Perhaps you’ve noticed it. Maybe even on this site in the advertisements.
Makena can’t read the Christmas story.
If you want to end Bible Poverty, since that’s a thing now, with its own hashtag and everything, be my guest.
But maybe, before we do that, maybe we could think about, oh, I don’t know, doing something about actual poverty first?
Before we fret over the 1 billion people who don’t have a Bible in their own language (did anyone ask if they wanted one first?), maybe we can think about the 1.4 billion in extreme poverty every day. Maybe we can talk about the almost 3 million children who died from hunger or malnutrition in 2008. Or maybe we can put some innovation and good will toward preventing some of the 16,000 deaths that result from hunger each day. (source)
I’m not against working to get people Bibles in their own languages, if that’s what they want on their own accord. I love the Bible for who it reveals God to be. Its stories have shaped me more profoundly than anything else in the world (and I would guess people of other faiths might feel similarly to their own sacred texts or traditions). But it is precisely because I love the biblical stories so much that I have such a problem with this campaign.
At first, I didn’t understand how anyone could possibly pair the word “Bible” and “poverty” in a world where actual poverty is so destructive, rampant, and oppressive. It is offensive to those in actual poverty. And it’s offensive to the Bible itself, which is all about actually feeding people real food and seeking actual economic and social justice right now.
Then I recognized the Wycliffe Bible Translators campaign for what it was: veiled idolatry. The entire End Bible Poverty campaign treats the Bible like a talisman — an idol, really — in which translating Scripture into an indigenous language magically transforms a culture in some perceived primitive heart of darkness into a holy and humane one.
Take for instance their indefensible maligning of the Andean Quechua. According to the campaign’s Web site, the Quechua were barbaric. Men got drunk and beat their wives. Women weren’t allowed in churches. Then they received the Bible in their own language, and discrimination ceased, and everything was all better, and women could go to church. Of course, what we don’t hear about is the systemic oppression of the Quechua by the wealthy and powers that be, the genocide of their people, their forced sterilization, and their virtual enslavement in the hacienda system. Nor do we hear about the indigenous movement, rooted in liberation theology and radical Catholic priests like Leonidas Proaño, that confronts not just the lack of words on a page, but the lack of power, equality, and economic opportunity. It’s a movement that emphasizes indigenous identity, self-determination, solidarity, and empowerment.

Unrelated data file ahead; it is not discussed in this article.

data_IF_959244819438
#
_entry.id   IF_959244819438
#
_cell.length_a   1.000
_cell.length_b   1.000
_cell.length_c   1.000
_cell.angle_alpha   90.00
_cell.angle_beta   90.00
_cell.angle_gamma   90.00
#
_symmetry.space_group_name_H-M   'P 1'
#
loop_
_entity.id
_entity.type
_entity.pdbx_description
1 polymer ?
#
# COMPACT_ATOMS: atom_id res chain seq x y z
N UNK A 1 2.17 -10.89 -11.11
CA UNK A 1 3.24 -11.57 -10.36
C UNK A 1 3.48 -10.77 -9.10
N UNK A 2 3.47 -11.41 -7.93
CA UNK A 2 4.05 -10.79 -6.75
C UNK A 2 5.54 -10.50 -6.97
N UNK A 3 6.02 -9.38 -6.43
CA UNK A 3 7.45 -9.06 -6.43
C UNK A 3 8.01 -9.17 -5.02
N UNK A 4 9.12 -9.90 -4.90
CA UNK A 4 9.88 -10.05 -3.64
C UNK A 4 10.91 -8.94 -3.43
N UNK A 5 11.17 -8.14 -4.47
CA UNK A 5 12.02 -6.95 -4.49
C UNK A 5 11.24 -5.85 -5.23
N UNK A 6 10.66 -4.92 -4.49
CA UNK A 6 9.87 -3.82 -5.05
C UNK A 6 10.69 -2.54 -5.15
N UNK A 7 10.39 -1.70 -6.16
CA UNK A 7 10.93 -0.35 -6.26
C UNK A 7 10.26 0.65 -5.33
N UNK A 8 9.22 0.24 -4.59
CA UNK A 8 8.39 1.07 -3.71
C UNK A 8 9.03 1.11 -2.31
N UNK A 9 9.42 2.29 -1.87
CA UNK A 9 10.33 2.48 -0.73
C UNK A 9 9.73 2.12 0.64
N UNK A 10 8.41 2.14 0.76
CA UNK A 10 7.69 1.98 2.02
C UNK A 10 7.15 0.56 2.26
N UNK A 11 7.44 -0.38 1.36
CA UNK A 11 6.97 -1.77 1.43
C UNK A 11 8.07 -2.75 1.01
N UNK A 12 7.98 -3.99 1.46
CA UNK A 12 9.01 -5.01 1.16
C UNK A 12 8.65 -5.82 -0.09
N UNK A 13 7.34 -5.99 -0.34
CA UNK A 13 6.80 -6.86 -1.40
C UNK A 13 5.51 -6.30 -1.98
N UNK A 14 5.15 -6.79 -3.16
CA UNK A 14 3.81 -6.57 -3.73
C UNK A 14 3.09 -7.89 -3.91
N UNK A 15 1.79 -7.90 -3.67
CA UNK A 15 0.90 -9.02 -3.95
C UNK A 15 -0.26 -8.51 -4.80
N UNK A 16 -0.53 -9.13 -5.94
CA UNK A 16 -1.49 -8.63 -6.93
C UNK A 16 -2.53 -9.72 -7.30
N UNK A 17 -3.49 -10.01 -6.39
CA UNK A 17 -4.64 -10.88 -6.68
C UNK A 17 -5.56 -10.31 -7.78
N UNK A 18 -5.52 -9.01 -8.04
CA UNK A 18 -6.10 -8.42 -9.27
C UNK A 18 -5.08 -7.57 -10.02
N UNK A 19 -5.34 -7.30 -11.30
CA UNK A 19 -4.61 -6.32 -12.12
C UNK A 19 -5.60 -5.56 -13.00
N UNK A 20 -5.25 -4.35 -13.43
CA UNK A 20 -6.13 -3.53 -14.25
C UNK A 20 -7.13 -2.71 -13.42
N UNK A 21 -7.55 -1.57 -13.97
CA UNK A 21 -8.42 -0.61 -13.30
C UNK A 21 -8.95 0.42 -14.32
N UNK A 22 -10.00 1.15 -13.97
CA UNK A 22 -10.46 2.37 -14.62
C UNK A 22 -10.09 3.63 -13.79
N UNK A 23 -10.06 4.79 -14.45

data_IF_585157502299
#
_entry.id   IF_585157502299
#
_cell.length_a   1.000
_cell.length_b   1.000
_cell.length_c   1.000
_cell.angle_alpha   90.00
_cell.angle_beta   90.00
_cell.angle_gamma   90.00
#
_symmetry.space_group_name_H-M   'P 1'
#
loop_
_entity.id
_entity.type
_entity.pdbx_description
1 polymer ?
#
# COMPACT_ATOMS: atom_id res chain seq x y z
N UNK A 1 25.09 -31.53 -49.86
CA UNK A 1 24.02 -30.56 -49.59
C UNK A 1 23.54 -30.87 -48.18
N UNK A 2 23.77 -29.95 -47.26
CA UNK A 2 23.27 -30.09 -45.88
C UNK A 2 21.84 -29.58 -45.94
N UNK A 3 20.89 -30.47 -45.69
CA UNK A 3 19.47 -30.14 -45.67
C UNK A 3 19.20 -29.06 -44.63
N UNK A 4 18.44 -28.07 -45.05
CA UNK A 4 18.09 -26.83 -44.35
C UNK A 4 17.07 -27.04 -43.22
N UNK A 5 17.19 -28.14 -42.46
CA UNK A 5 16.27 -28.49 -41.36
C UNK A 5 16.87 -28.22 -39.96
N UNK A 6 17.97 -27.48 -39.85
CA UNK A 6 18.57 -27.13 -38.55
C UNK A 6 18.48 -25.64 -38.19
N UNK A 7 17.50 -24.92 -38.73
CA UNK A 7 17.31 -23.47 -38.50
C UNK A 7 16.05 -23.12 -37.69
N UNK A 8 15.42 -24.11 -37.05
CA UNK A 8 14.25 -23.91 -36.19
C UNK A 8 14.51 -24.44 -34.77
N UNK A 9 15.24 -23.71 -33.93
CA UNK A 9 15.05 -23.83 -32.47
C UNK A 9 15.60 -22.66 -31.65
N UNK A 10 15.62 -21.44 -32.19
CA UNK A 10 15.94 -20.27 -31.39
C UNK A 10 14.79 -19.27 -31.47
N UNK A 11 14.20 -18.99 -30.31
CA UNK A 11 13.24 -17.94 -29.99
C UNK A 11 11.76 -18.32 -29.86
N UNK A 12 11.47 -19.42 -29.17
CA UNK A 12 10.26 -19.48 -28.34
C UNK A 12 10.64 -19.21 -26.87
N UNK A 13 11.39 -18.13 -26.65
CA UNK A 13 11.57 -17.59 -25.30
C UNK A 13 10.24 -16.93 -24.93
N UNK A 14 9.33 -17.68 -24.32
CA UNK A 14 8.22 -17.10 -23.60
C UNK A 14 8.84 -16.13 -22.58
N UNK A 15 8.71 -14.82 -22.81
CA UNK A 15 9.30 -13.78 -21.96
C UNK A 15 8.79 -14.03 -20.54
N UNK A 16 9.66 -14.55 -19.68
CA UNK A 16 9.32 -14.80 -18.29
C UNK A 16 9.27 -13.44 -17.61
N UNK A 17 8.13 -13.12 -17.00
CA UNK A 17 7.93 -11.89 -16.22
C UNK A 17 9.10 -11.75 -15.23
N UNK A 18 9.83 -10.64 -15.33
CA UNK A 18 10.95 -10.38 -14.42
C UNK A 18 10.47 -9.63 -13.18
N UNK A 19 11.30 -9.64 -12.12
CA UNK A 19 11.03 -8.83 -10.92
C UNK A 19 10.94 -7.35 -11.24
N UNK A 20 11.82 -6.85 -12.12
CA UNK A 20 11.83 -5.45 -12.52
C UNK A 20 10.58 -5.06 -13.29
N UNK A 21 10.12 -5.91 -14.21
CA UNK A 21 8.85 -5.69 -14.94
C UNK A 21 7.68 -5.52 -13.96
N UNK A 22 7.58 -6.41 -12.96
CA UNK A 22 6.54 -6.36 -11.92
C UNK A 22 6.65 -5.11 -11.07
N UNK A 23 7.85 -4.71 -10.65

But even this industrial-savior complex isn’t the most disturbing part of the End Bible Poverty campaign. Rather, it’s the disturbing theology that seems to support it. The Web site explains,
“The day all people will have access to the Word of God is approaching. Innovation has rapidly accelerated the work, and we’re on the verge of a historic achievement. With your partnership this will happen.”
So, in other words, it’s not really about improving the lives of people around the world, as their emotional appeals would have you believe. Rather, it’s about reaching all language groups or people groups with a Bible in their own languages. This itself is coded language, common among evangelical missionaries who believe the Bible must be translated in all languages in order to reach all “people groups” at which point the Second Coming will occur.
Or in one of their own recruitment Web site’s words:
A common verse used when teaching about missions is Matthew 28:18 and Matthew 24:14, which says, “And the Good News about the Kingdom will be preached throughout the whole world, so that all nations will hear it; and then the end will come” (NLT). Essentially, missions ushers in the second coming of Christ!
In other words, once everyone has had access to the Gospel in their own language, then Christ can come back. (Source)
So, Ending Bible Poverty isn’t really about improving the lives of others after all. It’s not about ending abuse or anything so noble.
Rather, it’s about ushering in the end the world.
No wonder they emphasize an imagined poverty instead of actual poverty.
They think the way to end poverty and suffering in the world is simply to end the world.
But see, as a Christian, I can’t think that way.
I want what Jesus prays for in the Gospels.
I want the kingdom to come on earth, not just in heaven.